On the evening of that first day of the week, when the disciples were together, with the doors locked for fear of the Jewish leaders, Jesus came and stood among them and said, “Peace be with you!” John 20:19
When Jesus walked into that locked room on the night of his resurrection and declared, “Peace be with you,” he was giving his disciples exactly what they needed for the state of mind they were in after the traumatic past few days. Today, we might describe what Jesus did as Trauma-Informed Care. Jesus met his disciples where they were, and acknowledging the trauma they had witnessed, he assured them that they were not alone.
Unlike Jesus, who has perfect insight into people’s lives, when I enter a hospital room, my knowledge of what’s going on in someone’s life is limited to the conversations we have while I’m visiting. If I then start making judgments about their situation with such limited knowledge about their life, I’m bound to mess up, naively and unfairly drawing conclusions that can hinder my ministering to them.
I’m reminded of a young man whom I became acquainted with in the hospital. As we talked, I learned that Leon was a homeless heroin user and that he had some unresolved grief issues. The things I didn’t know, however, created a gulf in our relationship. I did not understand the impact of childhood traumas on adult behavior. I did not understand that Leon may have been using drugs to calm the trauma lingering in his mind in an attempt to stay in control of his life. I assumed drug use was a moral failure. I also didn’t understand the difficulty his family was facing as they tried to help him. They seemed to truly want to help keep him safe, but they couldn’t allow him to live with them because of a “crack house” law which banned landlords and renters from allowing drug use on their property. In other words, if Leon stayed with his mom, she could be evicted from her home.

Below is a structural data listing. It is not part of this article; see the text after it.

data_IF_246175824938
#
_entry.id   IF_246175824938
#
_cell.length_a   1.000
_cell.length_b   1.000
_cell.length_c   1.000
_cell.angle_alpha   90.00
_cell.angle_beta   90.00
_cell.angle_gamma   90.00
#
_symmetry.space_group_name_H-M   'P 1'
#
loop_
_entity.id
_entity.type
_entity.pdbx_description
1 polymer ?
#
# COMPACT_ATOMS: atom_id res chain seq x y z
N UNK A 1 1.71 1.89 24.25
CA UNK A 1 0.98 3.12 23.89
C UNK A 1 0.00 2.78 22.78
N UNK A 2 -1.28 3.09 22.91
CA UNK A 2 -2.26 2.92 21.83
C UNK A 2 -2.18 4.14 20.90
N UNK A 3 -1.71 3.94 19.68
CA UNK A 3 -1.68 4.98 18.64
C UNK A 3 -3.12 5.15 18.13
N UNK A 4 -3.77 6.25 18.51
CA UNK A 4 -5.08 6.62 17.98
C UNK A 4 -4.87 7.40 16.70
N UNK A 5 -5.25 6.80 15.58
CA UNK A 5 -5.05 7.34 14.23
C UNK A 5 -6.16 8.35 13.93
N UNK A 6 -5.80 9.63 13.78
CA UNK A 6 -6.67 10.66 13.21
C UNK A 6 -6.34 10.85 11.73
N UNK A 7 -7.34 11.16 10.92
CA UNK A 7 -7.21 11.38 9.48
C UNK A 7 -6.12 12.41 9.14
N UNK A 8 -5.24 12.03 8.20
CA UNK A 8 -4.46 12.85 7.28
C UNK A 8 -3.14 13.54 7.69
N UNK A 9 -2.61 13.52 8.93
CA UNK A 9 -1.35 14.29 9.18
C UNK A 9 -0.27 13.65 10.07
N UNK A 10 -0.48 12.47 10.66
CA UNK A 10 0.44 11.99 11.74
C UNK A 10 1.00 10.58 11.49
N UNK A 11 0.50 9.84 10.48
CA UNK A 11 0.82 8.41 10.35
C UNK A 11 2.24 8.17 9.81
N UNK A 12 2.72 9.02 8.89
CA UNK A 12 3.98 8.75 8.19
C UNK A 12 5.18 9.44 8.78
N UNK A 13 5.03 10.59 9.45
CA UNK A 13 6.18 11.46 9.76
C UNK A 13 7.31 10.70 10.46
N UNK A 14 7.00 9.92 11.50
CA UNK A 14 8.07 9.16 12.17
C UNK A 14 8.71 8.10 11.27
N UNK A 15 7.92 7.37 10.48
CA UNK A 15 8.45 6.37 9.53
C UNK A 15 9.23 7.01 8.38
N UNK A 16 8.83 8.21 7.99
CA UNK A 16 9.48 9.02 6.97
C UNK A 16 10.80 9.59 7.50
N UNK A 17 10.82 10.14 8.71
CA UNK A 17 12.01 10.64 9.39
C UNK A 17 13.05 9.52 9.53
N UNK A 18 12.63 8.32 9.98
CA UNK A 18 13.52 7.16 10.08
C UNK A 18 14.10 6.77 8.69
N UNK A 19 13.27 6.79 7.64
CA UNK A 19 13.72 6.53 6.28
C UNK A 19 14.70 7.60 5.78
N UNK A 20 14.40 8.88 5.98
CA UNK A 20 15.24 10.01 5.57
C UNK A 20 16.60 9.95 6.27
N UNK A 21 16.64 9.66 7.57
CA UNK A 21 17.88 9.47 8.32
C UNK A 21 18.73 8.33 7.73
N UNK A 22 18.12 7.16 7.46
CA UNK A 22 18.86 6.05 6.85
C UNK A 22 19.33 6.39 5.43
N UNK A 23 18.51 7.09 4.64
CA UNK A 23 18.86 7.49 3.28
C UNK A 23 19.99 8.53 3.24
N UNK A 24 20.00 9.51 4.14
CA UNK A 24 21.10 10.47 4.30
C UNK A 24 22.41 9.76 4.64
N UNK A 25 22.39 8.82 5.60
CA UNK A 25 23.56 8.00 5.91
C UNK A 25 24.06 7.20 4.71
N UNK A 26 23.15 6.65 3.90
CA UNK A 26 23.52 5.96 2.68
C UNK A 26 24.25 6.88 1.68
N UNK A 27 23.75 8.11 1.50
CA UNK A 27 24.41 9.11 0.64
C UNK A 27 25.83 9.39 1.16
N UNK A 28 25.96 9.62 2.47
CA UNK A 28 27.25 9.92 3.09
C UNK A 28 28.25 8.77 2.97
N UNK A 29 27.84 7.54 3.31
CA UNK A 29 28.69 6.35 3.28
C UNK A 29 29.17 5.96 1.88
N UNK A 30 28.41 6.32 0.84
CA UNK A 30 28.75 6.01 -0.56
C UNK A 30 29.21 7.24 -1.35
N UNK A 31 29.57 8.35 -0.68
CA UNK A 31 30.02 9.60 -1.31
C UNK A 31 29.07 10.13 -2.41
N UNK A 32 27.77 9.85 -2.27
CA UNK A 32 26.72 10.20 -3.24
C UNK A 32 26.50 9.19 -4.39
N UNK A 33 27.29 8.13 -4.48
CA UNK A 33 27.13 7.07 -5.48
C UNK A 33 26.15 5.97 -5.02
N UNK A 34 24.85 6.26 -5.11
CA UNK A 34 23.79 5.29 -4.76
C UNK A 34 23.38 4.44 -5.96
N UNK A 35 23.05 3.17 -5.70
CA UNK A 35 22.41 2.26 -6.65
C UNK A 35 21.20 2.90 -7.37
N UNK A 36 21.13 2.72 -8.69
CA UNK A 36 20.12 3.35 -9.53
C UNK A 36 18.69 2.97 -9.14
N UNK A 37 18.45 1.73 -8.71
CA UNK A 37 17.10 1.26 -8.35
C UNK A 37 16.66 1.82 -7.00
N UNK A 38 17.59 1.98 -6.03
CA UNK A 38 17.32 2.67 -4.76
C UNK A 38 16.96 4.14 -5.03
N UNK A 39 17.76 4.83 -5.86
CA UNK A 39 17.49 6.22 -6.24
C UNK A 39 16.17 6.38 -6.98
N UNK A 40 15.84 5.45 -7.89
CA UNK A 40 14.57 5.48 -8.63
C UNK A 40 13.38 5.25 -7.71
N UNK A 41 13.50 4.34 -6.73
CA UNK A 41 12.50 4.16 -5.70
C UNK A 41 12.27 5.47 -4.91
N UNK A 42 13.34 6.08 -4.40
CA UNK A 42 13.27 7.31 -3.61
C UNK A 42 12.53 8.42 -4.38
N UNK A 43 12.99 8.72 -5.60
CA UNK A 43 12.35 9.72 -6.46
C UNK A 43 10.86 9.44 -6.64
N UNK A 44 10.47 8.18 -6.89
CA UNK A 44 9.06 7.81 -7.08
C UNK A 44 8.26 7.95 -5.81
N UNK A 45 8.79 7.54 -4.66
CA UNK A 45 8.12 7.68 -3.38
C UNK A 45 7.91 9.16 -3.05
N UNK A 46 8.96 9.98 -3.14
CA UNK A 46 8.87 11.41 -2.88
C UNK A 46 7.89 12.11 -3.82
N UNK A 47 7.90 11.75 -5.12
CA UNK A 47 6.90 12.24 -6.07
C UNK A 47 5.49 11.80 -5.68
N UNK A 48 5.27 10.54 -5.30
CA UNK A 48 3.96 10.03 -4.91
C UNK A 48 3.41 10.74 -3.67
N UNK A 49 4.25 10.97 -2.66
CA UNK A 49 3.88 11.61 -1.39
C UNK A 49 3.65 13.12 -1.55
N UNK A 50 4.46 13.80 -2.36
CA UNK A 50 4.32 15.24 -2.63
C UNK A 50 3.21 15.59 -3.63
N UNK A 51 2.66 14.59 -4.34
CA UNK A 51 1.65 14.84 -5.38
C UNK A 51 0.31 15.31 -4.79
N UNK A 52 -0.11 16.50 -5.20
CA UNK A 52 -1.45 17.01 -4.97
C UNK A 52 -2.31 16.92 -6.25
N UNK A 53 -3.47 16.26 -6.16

Because of my limited knowledge of his situation, I failed to understand how dangerous it was for him when we met on the day he was released from jail. He was back on the streets without a support system in place to help him cope. He was terrified that if his drug dealer found him, he would start using again. I didn’t know that because Leon had been clean for some time, he was 40% more vulnerable to overdose than other users. I didn’t know to tell him to call me if he thought he was going to use again. I didn’t know that I could have carried Narcan, and if he had called me, I could have reversed his overdose and he wouldn’t have died at the age of 29.
To me Jesus says, “Peace be with you,” and he forgives my shortcomings. I move forward, becoming more informed and vowing to listen and learn from those I meet so that the next time I meet someone like Leon, I am better prepared to share Christ’s words of comfort, “Peace be with you!”